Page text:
The fact that teachers have their own base classrooms facilitates the display of Spanish-related posters, flags, news boards and other visual aids. Some examples of students’ work were displayed on the classroom walls and it is recommended that this be increased in all classrooms as a way of increasing students’ ownership of, and pride in, their work.





Regular assessment of students’ progress takes place in Spanish, both formally and informally, and records of each individual student maintained. Class tests are given on a regular basis, usually at the end of each topic, and vocabulary and grammar testing is carried out regularly. Results of these tests are communicated to parents through the students’ journal.


In-house school examinations are carried out at Christmas and the summer, with mock examinations for State examination classes being held in the spring and all of these are followed by reports to parents. Parent-teacher meetings are held once per year for each year group. Common tests are given to all Spanish junior cycle classes with common marking schemes which is good practice. It is suggested that this should be extended to fifth and sixth years where students are taking the same level of State examination. It is strongly commended that oral and aural testing forms part of the formal assessment for all year groups.  


Assessment for TY is carried out informally. Spanish teachers carry out assessment of TY students each term through a written exam which includes grammar and reading comprehensions, together with tests of aural and oral skills. Particular emphasis is placed on oral work and project work during TY.


In accordance with the school’s homework policy, Spanish teachers give regular and appropriate homework tasks to students. It is recommended that, in order to develop students’ writing skills, all teachers ensure that a variety of written production tasks are regularly assigned, corrected and monitored for all year groups. It is also suggested that, in order to consolidate learning, all students should be required to correct their mistakes in their copybooks and keep a corrected version for revision purposes. The further application of AfL strategies, such as formative marking of copybooks in the target language, would aid student improvement and is encouraged.


Summary of main findings and recommendations


The following are the main strengths identified in the evaluation:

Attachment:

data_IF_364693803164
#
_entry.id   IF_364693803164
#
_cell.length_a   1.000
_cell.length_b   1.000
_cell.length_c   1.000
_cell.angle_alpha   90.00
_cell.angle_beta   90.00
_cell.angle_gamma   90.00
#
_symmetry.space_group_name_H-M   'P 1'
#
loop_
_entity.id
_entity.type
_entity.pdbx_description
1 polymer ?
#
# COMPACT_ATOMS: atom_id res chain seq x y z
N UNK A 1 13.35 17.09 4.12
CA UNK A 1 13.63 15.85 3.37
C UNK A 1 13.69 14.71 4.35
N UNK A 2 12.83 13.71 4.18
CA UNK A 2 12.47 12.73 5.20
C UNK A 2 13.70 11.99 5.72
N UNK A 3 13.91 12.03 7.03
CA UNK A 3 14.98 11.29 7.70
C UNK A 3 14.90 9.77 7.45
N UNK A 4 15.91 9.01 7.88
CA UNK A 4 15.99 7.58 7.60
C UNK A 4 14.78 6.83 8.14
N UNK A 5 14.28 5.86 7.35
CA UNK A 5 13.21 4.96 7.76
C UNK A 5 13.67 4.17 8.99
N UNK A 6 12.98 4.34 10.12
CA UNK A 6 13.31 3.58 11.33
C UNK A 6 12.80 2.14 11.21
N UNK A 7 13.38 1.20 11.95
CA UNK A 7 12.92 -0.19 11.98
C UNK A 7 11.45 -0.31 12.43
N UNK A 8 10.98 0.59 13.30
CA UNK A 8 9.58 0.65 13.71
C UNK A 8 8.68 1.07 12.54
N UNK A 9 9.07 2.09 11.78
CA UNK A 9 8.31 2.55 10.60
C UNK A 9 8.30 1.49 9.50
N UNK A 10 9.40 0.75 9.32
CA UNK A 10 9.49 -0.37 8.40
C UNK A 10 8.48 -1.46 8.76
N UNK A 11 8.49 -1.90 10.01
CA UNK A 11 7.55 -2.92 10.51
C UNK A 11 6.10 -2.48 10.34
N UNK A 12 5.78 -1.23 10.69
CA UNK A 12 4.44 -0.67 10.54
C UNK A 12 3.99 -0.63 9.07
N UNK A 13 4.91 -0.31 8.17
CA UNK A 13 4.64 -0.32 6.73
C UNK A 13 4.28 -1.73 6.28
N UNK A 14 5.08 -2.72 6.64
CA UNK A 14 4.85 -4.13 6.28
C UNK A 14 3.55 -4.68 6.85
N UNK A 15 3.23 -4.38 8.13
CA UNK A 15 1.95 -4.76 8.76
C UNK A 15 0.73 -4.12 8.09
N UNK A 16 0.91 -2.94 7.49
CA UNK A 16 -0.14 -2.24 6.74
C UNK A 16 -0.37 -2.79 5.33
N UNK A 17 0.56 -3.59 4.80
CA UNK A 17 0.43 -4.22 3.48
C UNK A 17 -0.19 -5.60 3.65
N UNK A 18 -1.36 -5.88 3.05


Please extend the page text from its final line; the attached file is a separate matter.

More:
·         Whole-school support and provision of resources for the teaching and learning of Spanish is very good.

·         Spanish teachers work well as a team and show a commitment to professional development.

·         Access to information and communication technologies (ICT) for the teaching and learning of Spanish is good.

·         The subject plan for Spanish is evidence of much good work and collaboration. Ideas for its further development, particularly at senior cycle, are contained within the

      body of this report.

·         Short-term planning for lessons is good and a thematic approach allows for the integration of the different language skills.

·         Planning for team teaching with the language assistant is very effective.

·         Planning includes strategies for providing for students with special educational needs.

·         Planning for active-learning methodologies was in evidence and this is commended and encouraged as good practice.

·         There was evidence of good teaching and learning of Spanish in all lessons observed.

·         The target language was used consistently and effectively as the language of communication in the classroom.

·         Overall lesson pace was good and classroom activities were varied.

·         The use of visual aids in several lessons enhanced learning.

·         Teacher-student rapport was excellent and the atmosphere in all lessons was very pleasant.

·         Classroom management was good and students were at all times interested and engaged.

·         It was clear that students were achieving to an appropriate standard.

·         Appropriate formal and informal assessment of students’ progress takes place on a regular basis, results recorded and communicated to parents.

·         Commendably, oral and aural testing forms part of the formal assessment for all year groups.



As a means of building on these strengths and to address areas for development, the following key recommendations are made:

·         Further development of active-learning strategies in all lessons is recommended.

·         The Spanish team should plan for differentiated written and listening tasks.

·         Further expansion of the use of visual aids is encouraged.

·         It is recommended that teachers ensure that appropriate written tasks are regularly assigned, corrected and monitored for all year groups.




Post-evaluation meetings were held with the teachers of Spanish and with the principal at the conclusion of the evaluation when the draft findings and recommendations of the evaluation were presented and discussed.